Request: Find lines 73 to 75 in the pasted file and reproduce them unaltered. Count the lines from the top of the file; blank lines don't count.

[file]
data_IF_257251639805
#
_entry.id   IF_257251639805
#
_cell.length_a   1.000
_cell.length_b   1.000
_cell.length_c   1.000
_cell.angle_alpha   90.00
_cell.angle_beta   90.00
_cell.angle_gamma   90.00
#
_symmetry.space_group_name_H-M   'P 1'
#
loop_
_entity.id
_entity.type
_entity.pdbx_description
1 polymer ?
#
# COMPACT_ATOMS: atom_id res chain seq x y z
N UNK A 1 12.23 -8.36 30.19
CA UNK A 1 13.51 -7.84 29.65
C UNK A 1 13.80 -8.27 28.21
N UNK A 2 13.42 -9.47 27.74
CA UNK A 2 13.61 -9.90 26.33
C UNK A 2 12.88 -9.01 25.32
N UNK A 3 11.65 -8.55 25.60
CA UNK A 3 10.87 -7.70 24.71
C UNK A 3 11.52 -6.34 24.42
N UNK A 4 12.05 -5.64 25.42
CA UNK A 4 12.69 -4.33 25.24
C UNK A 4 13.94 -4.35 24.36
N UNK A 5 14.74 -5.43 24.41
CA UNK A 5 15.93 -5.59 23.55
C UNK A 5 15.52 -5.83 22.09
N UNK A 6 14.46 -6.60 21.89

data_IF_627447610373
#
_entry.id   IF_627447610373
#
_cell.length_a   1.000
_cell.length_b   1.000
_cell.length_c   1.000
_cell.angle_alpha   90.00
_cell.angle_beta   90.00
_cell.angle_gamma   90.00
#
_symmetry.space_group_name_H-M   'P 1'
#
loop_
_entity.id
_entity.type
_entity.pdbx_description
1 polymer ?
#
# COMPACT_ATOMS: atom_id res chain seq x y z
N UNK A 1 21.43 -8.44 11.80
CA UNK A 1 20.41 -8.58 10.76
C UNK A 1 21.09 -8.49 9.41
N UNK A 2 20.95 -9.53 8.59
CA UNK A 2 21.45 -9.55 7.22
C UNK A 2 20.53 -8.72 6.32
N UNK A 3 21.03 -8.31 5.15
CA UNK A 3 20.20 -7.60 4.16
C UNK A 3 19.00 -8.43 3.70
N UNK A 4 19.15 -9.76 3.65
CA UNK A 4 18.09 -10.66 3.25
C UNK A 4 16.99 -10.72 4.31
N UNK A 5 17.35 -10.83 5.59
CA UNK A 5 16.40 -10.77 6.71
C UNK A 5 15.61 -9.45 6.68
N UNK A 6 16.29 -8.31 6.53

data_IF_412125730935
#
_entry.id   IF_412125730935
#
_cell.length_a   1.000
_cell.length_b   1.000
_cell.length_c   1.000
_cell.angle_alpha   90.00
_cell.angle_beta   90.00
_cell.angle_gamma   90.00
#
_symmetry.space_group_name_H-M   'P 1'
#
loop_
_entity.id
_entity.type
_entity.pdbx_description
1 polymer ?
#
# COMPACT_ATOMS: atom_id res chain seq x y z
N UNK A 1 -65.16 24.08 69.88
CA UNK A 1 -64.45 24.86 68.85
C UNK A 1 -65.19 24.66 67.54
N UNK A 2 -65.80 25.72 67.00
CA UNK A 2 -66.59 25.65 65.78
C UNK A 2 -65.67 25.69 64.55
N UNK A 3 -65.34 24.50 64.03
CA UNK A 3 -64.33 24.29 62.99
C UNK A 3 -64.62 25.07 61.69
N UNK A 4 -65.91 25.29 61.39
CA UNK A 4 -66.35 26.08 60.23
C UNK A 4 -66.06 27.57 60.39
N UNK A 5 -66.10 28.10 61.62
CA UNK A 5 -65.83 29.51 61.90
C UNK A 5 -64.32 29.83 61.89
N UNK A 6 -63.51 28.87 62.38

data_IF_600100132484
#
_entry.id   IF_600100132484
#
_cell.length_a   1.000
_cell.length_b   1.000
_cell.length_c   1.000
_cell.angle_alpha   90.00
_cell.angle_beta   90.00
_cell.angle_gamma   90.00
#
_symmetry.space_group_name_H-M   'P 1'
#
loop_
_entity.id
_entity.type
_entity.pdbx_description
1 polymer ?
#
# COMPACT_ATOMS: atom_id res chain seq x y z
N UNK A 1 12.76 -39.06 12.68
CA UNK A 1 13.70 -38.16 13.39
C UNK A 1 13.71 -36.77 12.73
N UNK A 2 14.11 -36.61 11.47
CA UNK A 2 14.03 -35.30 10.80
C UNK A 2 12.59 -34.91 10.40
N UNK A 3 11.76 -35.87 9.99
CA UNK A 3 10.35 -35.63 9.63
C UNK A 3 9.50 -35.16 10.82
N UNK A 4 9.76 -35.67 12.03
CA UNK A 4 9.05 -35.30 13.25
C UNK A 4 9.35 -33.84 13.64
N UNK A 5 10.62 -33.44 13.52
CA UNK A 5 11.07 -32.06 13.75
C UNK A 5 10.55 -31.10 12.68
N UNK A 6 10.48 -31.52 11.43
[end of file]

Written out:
data_IF_412125730935
#
_entry.id   IF_412125730935